While the UK’s debt quantum should be manageable – Italy is somewhat different. As part of the Euro, Italy is no longer financially sovereign. It has rules on Debt/GDP to observe (and ignore). But effectively Italy borrows in a collective currency it has no real control over. It has to plead with the ECB for the right to borrow money and will rely on the ECB to announce special measures to make sure its debt costs don’t turn astronomical. Without the ECB, Italy would be heading straight for a debt crisis.
That’s why ECB head Christine Lagarde is desperately trying to guide the ECB towards the establishment of anti-fragmentation policies to stop Italian debt instability leading to a renewed European sovereign debt crisis. Fragmentation means Italian bond spreads widening to Germany – the European sovereign benchmark. It’s a political issue because Lagarde is no central banker, but a politician sent in to lead the ECB to the inevitable compromise that rich German workers will pay Italians’ pensions.
In the USA there is an even larger political impasse developing. The US Supreme Court’s decision – by 4 old men and one catholic woman appointed by Trump – to deny women the right to control their bodies by undoing abortion rights highlights the increasingly polarized nature of US politics. Republicans, and their fellow travellers on the religious right, are delighted. Democrats are appalled.
US politics simply doesn’t work. All efforts by Biden to pass critical infrastructure spending have been stymied. There is zero agreement between the parties – each has destroying the other at the top of its to-do list, rather than rebuilding the economy. The result is increasing doubts on the dollar. It’s a battle the Republicans are winning by dint of managing to stuff the Supreme Court with its appointees. It’s no basis for democracy or market stability.
At the moment the dollar is the go-to currency, and treasuries are the ultimate safe haven. It could change. The world’s attitude to the US is evolving. The West may be united on Ukraine, but global support is noticeably lacking. 35 nations representing 55% of the global population abstained from voting against Russia at the UN. The Middle East and India see Ukraine as a European problem and a crisis as much of America’s making. As the West lectures the Taliban on schooling girls, the Republican party has moved the US closer to a dystopian version of The Handmaid’s Tale of gender subjugation.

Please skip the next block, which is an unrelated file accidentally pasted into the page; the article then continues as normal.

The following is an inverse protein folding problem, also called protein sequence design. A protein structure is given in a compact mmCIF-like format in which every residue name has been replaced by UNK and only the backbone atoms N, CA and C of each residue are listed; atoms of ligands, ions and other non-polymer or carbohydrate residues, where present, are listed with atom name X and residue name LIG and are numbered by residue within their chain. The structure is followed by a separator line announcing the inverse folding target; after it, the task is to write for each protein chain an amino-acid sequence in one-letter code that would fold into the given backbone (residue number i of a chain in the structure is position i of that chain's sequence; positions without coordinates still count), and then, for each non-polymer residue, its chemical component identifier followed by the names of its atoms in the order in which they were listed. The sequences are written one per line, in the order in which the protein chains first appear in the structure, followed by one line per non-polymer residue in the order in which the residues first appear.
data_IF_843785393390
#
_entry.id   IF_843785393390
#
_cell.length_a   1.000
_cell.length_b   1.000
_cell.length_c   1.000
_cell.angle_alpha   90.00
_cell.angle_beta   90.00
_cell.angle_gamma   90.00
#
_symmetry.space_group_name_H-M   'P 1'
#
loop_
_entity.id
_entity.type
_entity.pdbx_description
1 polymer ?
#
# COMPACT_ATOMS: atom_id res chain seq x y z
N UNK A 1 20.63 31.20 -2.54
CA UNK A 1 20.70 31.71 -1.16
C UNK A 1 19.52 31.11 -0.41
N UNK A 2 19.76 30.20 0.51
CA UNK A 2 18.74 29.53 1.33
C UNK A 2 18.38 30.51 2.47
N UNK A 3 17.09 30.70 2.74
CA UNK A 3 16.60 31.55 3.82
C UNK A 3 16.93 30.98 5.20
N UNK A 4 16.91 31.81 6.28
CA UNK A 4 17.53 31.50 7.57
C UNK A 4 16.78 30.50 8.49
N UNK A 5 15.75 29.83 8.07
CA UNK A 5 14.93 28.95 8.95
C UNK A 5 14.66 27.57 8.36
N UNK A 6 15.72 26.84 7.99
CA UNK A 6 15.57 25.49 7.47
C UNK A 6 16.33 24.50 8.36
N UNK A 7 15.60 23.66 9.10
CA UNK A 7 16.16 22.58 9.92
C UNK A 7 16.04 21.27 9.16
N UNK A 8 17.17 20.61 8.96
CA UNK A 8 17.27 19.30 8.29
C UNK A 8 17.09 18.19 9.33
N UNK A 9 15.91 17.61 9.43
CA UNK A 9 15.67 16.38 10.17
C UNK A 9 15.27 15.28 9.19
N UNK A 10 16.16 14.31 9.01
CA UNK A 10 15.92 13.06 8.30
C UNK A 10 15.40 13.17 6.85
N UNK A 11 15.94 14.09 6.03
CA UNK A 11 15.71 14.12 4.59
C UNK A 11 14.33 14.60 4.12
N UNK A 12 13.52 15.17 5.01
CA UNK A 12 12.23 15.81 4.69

As the World increasingly rejects America, then America will reject the rest of the World. Time is limited. The Republican Administration, run by Trump, or kowtowing to him, will likely pull the US from NATO and isolate itself. That’s going to become increasingly clear over the next few years. The dollar, the primacy of Treasuries… will leave a massive hole at the centre of the global trading economy.
It will be particularly tough for Europe. As we seek alternative energy sources, what happens when Trump 2.1 proves as pernicious as Putin and shuts off supplies?
The supreme court decision was clearly timed to come at the Nadir of this US political cycle – a weak president likely to lose the mid-terms in November – when the Roe vs Wade news will be off the front pages. It means the damage to the Republicans in the Mid-Term Elections could be limited – they will still make the US essentially ungovernable for the next 3 years.
If the US was a corporate, it would be a massive fail on corporate governance. But it’s not. It’s the current dominant global economy and currency. Politics and markets can’t be ignored.
Joining other major bank CEOs warning about global economic health, Fraser said that conversations during her world tour with stops in Asia, Europe, and the Middle East focused predominantly on “the three Rs”.
"It's rates, it's Russia and it's recession," Fraser said at an investor conference in New York, warning that, in Europe, "the energy side was really having an impact on a number of companies in certain industries that are not even competitive right now."
"Because of the cost of electricity and the cost of energy, some of them are shutting down operations. So Europe definitely felt more likely to be heading into a recession than you see in the US," Fraser added.
The Citigroup CEO said that, in the US, interest rates are a greater concern than a recession.
"It's certainly not our base case that it will be, but it's not easy to avoid either.”
Worsening global supply chain disruption is one of the conflict’s most significant consequences for businesses. In fact, Moody’s has highlighted that the war in Ukraine has replaced COVID-19 as the most considerable risk confronting the global supply chain. Of course, this comes as no great surprise, considering that approximately 15,000 China-Europe freight train trips were made in 2021, with many of these trade routes running across Russia and Ukraine.
The disruption and rerouting of these trade routes due to the war is leading to further chaos across the supply chain and this has massive implications for SMEs, which face tremendous supply chain challenges. Even before the war, almost two-thirds of UK SME manufacturers had already reported concerns that material supply shortage could impede their output. The conflict is serving to exacerbate these problems.
Tackling crippling supply chain challenges would require businesses to shift away from existing models that relied on lean inventories and just-in-time delivery. With this in mind, many companies are now looking at ways to build up and store inventory reserves to prepare for supply chain shocks in the future. The difficulty, however, is that while this mitigates the impact of disruptions to future production and improves supply chain resilience, it ties up valuable working capital. Moreover, these "safety stocks" can also risk obsolescence due to technological advancements or changing customer demands, which leads to precious resources, waste, and lost revenue, if not managed carefully.